With the passage of a sweeping and contentious budget deal on February 9, which provides billions of dollars in new funding for both defense and domestic programs, Congress has now set the date of March 23 to put together another massive deal: a $1.3 trillion omnibus spending bill. The omnibus will lay out detailed spending levels for government programs for the rest of the fiscal year, ending September 30.
The bi-partisan budget deal extends the government’s debt limit to March 2019, and provides approximately $90 billion in disaster aid for Texas, California, Florida, Puerto Rico, and the U.S. Virgin Islands. But those increases will only go into effect after lawmakers draft and pass the full year omnibus. To add to the drama, the White House will roll out its budget document on Monday, February 12, outlining its biggest policy priorities from border security to infrastructure investments. The presidential wish list will then be sent to Capitol Hill, with little expectation the proposed program cuts or funding shifts will make it into an actual spending bill.
Deep inside the massive budget deal were several tax provisions known as extenders, which retroactively extended about 30 tax breaks that expired at the end of 2016. In January, knowing this tax vehicle was a possible platform for us to include the Cantwell/Hatch Affordable Housing Credit Improvement Act, affordable housing advocates (ACTION) started mobilizing our message on the Hill and back home to push for inclusion of S.548 in the package.
Senator Maria Cantwell worked closely and furiously with all of us, and new House Champion Rep. Carlos Curbelo (FL-26) pushed leadership to include our provisions. Our proposal included a 50% LIHTC increase for two years, scored at $5.2 billion, and the 4% rate fix for bonds. In the end, the two-year budget deal unveiled by Senate leaders contains tax breaks for rum, racehorses, and NASCAR track owners, but not affordable housing production. We were extremely close to a win, but you know the old saying about horseshoes and hand grenades; we were not close enough to win.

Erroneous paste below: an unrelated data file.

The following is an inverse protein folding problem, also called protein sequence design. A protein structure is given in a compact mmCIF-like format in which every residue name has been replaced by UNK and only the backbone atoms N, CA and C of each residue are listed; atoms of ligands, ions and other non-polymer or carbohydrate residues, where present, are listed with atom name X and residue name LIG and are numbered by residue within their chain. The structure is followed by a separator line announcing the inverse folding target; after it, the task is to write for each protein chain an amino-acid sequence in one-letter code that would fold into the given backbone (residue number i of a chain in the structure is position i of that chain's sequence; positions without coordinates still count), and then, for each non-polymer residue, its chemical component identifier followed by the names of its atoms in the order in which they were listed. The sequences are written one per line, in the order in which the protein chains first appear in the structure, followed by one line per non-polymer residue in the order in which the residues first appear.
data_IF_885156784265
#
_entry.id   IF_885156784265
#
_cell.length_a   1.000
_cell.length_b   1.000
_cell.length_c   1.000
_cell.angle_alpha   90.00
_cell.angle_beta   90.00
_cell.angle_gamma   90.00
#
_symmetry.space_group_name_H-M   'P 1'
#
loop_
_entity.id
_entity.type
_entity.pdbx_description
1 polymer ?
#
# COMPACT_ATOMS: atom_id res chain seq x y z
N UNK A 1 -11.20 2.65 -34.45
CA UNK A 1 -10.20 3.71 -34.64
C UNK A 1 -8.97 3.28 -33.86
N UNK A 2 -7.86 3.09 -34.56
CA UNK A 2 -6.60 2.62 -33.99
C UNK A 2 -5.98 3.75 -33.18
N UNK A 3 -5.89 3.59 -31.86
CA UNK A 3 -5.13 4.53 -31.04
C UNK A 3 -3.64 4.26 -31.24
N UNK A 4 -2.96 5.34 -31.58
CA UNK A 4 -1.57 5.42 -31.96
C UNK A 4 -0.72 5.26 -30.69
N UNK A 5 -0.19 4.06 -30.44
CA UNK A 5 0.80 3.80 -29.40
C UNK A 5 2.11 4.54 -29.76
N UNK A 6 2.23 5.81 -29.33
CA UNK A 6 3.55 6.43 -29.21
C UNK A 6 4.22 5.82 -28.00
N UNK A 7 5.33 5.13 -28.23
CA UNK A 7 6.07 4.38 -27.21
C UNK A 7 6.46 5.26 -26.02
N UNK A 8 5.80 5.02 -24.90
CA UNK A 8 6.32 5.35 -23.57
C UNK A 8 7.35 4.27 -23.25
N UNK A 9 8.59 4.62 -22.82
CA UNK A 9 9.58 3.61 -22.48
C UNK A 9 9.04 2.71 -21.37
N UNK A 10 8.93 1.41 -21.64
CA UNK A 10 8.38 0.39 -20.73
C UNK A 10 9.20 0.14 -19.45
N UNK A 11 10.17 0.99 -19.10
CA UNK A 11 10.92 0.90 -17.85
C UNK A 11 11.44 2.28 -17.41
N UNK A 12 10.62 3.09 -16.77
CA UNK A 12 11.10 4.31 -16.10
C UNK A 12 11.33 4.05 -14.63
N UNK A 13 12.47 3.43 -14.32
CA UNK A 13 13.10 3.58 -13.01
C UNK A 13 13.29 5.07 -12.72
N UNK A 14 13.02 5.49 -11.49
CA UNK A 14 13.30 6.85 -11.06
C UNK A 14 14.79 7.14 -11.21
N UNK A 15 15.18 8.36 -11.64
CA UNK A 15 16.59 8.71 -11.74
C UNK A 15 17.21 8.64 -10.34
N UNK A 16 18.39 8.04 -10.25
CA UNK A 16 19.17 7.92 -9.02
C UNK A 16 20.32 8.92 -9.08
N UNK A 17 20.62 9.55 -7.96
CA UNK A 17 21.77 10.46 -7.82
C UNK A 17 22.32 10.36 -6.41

Yes, we knew that S.548 was not an expired tax provision and that it did not meet the technical definition of an “extender.” But we also know that the new tax law passed in December with a lower corporate tax rate will have negative effects on future equity pricing and production, so we are looking for any and all vehicles. We are keeping up the momentum as we head into the next six weeks to March 23, with renewed hopes of getting S.548 and its companion H.R. 1661 inserted and passed.
The budget deal came about quickly, and we know that the omnibus will be crafted quickly as well. I continue to encourage all of you to reach out to your members of Congress, especially Republicans, asking that they urge leadership to include the Affordable Housing Credit Improvement Act in any upcoming tax legislation. As Senator Cantwell said this week, be “battle ready.”
Affordable Housing News & Views - February 2018